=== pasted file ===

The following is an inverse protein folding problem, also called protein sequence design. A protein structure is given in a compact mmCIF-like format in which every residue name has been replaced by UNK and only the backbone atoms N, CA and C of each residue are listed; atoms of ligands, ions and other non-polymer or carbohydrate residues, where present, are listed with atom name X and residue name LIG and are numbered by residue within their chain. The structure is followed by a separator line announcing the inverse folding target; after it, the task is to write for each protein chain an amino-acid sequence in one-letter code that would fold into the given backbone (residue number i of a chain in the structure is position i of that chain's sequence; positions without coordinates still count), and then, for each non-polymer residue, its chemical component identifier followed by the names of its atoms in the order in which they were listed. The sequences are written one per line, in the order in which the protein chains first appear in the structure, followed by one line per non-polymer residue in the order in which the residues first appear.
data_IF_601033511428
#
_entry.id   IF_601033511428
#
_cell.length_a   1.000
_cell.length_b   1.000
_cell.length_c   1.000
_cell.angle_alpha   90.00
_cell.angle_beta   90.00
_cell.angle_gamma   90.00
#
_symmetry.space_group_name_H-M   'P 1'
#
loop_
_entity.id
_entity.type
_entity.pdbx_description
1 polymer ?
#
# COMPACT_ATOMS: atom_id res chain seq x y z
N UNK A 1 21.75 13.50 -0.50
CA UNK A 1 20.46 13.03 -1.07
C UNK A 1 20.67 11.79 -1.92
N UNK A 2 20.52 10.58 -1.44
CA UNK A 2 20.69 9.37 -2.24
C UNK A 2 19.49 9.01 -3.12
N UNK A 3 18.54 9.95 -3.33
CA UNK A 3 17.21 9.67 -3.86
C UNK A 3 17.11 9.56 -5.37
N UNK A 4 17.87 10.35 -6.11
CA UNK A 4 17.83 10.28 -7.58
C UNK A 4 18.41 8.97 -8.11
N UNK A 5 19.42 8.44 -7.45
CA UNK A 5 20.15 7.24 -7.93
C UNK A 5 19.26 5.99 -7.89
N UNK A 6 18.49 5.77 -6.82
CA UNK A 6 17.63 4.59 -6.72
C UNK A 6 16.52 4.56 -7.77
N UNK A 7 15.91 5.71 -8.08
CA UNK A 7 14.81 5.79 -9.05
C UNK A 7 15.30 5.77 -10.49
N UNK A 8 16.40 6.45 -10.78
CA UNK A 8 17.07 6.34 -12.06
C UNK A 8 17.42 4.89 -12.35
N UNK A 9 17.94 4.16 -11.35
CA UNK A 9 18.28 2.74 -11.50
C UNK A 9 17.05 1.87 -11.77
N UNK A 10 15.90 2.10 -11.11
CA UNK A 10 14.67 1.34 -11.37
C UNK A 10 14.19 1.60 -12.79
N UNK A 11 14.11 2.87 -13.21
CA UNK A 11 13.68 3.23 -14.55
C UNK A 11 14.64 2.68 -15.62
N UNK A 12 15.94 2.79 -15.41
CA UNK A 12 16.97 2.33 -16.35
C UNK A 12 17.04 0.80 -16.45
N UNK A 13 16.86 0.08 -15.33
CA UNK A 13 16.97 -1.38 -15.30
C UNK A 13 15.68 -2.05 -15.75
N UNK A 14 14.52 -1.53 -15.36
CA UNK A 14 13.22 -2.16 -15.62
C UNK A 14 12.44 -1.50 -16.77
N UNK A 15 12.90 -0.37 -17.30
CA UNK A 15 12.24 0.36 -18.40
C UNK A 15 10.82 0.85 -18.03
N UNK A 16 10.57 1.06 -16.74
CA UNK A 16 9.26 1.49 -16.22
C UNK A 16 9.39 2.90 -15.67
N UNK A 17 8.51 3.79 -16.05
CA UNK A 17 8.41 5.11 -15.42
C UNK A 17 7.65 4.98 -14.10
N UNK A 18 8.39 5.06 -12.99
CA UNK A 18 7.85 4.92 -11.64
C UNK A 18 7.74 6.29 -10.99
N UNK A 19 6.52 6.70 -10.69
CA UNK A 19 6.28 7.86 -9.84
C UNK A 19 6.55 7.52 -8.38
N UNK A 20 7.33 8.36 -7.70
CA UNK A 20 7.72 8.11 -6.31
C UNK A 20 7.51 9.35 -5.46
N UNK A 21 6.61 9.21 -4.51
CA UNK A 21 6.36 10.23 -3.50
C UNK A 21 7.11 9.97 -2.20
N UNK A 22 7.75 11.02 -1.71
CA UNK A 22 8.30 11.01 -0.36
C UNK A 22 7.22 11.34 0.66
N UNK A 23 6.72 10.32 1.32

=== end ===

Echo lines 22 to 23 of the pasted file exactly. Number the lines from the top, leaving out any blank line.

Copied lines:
N UNK A 1 21.75 13.50 -0.50
CA UNK A 1 20.46 13.03 -1.07